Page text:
The reasons for the shift, experts say, include changing family structures and lifestyles among the urban middle class, a mass media explosion and the Internet, all coming just as the government has begun tapping more phones and using surveillance cameras in more public places.
India’s constitution does not guarantee a right to privacy, nor does the country have a data protection law to guard against the misuse of personal information. But the government has proposed a wide-ranging privacy law, and a coalition of organizations and activists, including the newly formed advocacy group Privacy India, is trying to help shape it. The groups and officials discussed the issue at a national conference in New Delhi this week.
“An enormous amount of information about us is being collected,” said Apar Gupta, a partner in the New Delhi-based law firm Advani & Co. who participated in sessions about the law. “Not only are the phones being tapped, but taped phone conversations are leaked to the media and Internet. All this is making people nervous.”
In a crowded nation where large families live in cramped spaces — adult children often living with their parents, for example — there has been little insistence on personal space and privacy. Passenger lists, including name, gender and age, are posted on the outside of train cars. Students’ names and grades are pasted on the walls of high schools and colleges. Sustained eye contact and staring are acceptable public behavior. And a 10-minute conversation with a stranger can seamlessly lead to questions about salary, caste and religious affiliation.
“We are culturally trained to say, ‘It is not about me.’ But now public discussions about privacy are beginning to come up every time there is an attack on it,” said Ponnurangam Kumaraguru, an assistant professor at the Indraprastha Institute of Information Technology in New Delhi who is conducting a survey on Indians’ perceptions of privacy. “What is changing is that Indians are beginning to demand privacy protection for the information they share digitally, even though they are still not able to articulate a demand for privacy within the families and communities.”
In recent years, a flurry of developments has raised concern. They include sting operations conducted by TV news networks targeting politicians; secretly recorded cellphone videos of ordinary people as well as celebrities; and the release of taped phone conversations, usually involving politicians, corporate lobbyists, journalists and businessmen.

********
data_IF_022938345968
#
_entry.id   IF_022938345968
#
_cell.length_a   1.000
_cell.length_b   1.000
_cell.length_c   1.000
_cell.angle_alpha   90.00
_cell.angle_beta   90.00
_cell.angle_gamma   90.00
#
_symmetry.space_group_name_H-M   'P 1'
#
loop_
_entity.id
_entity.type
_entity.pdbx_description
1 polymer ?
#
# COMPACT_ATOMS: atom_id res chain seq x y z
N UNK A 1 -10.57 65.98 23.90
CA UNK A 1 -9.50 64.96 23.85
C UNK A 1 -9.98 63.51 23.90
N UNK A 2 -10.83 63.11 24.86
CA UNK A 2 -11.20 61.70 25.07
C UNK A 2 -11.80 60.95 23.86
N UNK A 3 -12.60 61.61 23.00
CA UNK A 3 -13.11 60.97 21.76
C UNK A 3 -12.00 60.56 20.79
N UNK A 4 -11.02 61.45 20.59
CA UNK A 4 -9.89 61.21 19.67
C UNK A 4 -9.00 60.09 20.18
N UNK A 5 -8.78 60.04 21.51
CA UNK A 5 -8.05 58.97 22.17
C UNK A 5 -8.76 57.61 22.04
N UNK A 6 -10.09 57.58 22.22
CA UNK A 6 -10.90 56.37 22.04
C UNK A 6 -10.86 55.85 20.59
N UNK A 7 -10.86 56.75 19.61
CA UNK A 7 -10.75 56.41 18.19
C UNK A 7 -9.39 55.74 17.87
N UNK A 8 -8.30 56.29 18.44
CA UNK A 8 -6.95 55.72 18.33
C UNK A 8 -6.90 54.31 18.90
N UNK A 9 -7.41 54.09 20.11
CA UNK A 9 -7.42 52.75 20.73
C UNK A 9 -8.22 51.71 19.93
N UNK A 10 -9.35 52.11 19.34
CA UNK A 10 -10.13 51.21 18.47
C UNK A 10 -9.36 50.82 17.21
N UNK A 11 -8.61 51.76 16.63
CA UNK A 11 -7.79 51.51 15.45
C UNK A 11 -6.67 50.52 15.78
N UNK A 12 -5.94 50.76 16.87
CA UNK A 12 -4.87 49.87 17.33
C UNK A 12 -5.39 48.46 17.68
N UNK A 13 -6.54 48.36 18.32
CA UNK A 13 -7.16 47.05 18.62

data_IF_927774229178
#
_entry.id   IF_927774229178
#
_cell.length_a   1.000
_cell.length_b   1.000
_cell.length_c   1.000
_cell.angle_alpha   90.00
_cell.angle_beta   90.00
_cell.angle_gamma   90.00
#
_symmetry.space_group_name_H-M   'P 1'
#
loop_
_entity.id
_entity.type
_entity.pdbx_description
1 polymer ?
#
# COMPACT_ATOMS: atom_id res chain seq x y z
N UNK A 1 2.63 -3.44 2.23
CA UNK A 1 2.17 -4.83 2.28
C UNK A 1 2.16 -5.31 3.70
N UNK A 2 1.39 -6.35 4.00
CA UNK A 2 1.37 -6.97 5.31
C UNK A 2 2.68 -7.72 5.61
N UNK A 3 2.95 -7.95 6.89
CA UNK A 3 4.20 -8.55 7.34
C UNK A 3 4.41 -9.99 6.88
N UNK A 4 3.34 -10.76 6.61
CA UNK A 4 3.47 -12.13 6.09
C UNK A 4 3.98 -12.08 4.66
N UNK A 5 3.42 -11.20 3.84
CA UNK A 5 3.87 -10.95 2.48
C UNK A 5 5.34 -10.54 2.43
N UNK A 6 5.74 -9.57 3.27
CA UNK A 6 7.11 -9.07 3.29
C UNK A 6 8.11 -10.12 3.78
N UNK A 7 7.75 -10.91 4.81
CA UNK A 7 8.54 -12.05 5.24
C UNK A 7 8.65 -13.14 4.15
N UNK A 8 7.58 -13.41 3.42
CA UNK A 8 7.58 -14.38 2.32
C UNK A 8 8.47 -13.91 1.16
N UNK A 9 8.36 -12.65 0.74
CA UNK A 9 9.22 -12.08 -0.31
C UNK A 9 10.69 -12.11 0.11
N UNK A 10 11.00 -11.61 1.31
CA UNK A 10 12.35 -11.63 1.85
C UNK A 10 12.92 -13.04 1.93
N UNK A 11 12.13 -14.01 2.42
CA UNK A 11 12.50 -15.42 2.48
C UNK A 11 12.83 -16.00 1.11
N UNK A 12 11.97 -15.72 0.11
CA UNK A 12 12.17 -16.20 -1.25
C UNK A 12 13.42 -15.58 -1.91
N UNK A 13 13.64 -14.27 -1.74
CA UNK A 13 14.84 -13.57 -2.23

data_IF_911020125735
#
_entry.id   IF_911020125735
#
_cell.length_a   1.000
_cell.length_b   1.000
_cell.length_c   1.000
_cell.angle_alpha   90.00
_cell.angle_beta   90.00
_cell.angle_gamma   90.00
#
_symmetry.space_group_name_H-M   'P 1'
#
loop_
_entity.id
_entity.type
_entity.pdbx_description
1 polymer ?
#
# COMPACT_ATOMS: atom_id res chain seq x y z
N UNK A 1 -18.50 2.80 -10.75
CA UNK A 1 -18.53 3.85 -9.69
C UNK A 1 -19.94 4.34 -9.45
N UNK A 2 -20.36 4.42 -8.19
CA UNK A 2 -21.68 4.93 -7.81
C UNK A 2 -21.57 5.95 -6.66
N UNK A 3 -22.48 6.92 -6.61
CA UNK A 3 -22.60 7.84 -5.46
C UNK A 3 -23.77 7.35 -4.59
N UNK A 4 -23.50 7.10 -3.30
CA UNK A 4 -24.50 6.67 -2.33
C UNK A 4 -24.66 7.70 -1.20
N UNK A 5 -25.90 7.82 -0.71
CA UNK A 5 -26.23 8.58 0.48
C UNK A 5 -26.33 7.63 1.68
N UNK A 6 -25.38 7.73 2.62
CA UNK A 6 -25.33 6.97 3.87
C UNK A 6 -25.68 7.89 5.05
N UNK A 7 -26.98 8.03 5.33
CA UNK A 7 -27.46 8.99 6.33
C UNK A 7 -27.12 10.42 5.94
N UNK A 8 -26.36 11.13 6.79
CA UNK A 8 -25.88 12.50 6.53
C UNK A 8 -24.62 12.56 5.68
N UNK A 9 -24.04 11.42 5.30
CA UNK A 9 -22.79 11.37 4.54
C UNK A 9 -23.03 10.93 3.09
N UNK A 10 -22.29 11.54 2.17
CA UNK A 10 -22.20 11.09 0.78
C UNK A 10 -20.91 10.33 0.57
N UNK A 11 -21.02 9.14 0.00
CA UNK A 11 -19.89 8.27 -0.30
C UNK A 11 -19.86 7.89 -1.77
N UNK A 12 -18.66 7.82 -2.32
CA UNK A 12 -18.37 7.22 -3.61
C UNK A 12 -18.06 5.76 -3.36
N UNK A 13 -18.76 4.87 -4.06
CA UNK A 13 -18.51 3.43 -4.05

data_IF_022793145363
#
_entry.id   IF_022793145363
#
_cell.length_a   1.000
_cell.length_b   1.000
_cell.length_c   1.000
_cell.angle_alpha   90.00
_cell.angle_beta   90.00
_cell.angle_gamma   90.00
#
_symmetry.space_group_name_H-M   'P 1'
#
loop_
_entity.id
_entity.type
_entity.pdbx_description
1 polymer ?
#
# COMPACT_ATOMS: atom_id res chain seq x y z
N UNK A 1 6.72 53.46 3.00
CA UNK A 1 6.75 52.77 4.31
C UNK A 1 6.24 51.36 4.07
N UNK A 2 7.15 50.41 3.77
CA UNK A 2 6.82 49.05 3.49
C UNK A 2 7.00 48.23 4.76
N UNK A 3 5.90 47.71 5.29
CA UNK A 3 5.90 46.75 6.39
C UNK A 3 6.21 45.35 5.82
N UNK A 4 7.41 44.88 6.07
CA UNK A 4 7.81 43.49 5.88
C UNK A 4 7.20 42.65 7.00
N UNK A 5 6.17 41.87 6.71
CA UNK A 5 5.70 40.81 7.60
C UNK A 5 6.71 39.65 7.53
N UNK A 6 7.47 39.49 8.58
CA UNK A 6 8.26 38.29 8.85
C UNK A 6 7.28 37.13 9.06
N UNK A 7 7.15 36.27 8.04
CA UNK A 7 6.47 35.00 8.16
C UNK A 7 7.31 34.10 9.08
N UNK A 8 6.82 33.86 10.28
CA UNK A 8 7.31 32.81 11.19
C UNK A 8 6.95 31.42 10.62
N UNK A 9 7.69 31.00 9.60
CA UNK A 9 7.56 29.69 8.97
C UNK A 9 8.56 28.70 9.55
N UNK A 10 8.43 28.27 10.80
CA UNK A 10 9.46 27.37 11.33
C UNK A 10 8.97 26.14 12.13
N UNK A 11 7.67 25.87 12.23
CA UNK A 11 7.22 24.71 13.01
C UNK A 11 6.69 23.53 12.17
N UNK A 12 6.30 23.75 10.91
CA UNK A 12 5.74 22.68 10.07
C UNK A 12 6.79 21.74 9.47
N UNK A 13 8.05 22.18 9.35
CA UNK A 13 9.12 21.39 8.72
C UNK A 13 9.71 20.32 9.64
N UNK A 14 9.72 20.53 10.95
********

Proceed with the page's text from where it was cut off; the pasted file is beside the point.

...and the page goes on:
Stung by the income tax department’s tapping of his phone conversations with a lobbyist, influential businessman Ratan Tata told the Supreme Court in November 2010 that his right to privacy had been violated and asked that the broadcast and publication of the conversations be stopped.
A year ago, lawmaker Rajeev Chandrasekhar proposed a law to strengthen privacy laws that would seek to protect people from being “blackmailed or harassed or their image and reputation tarnished” by the misuse of digital technology.
“Every individual has the right to a private life, and anyone seeking to abuse that must be brought to account in law,” said Chandrasekhar, who is waiting to discuss his bill in parliament. “The laws must keep pace with changing technology and social norms.”
Even a government program to collect biometric and personal details of more than 600 million Indians by 2014 — and link the database to welfare programs, banks and hospitals — has come under a cloud after a parliament panel and activists questioned the exercise in the absence of an effective privacy and data protection law.
The government also is working to integrate 21 databases — including information on taxes, travel, and Internet and phone use — into a national intelligence network. But critics say the country lacks the means to regulate intelligence agencies and protect citizens’ rights.
But perhaps the biggest concern here is government surveillance of ordinary citizens.
Not unlike in the United States after the attacks of Sept. 11, 2001, India has undertaken a massive overhaul of its surveillance capabilities since attacks in Mumbai in November 2008. India has bought a variety of interception equipment, officials say, and has given its intelligence agencies unlimited powers to bug phone calls and e-mail.
Last week, Mumbai officials announced that they plan to blanket the city in London-style surveillance by adding 6,000 new cameras to the existing 400.
“We understand we need it for security, but they will be collecting horrendous amounts of data about our lives,” asked N.S. Nappinai, a Mumbai-based lawyer who favors making the government privacy bill tougher. “What will they do with it? Who will keep it? And for how long? Are we going to be policing the police all the time?”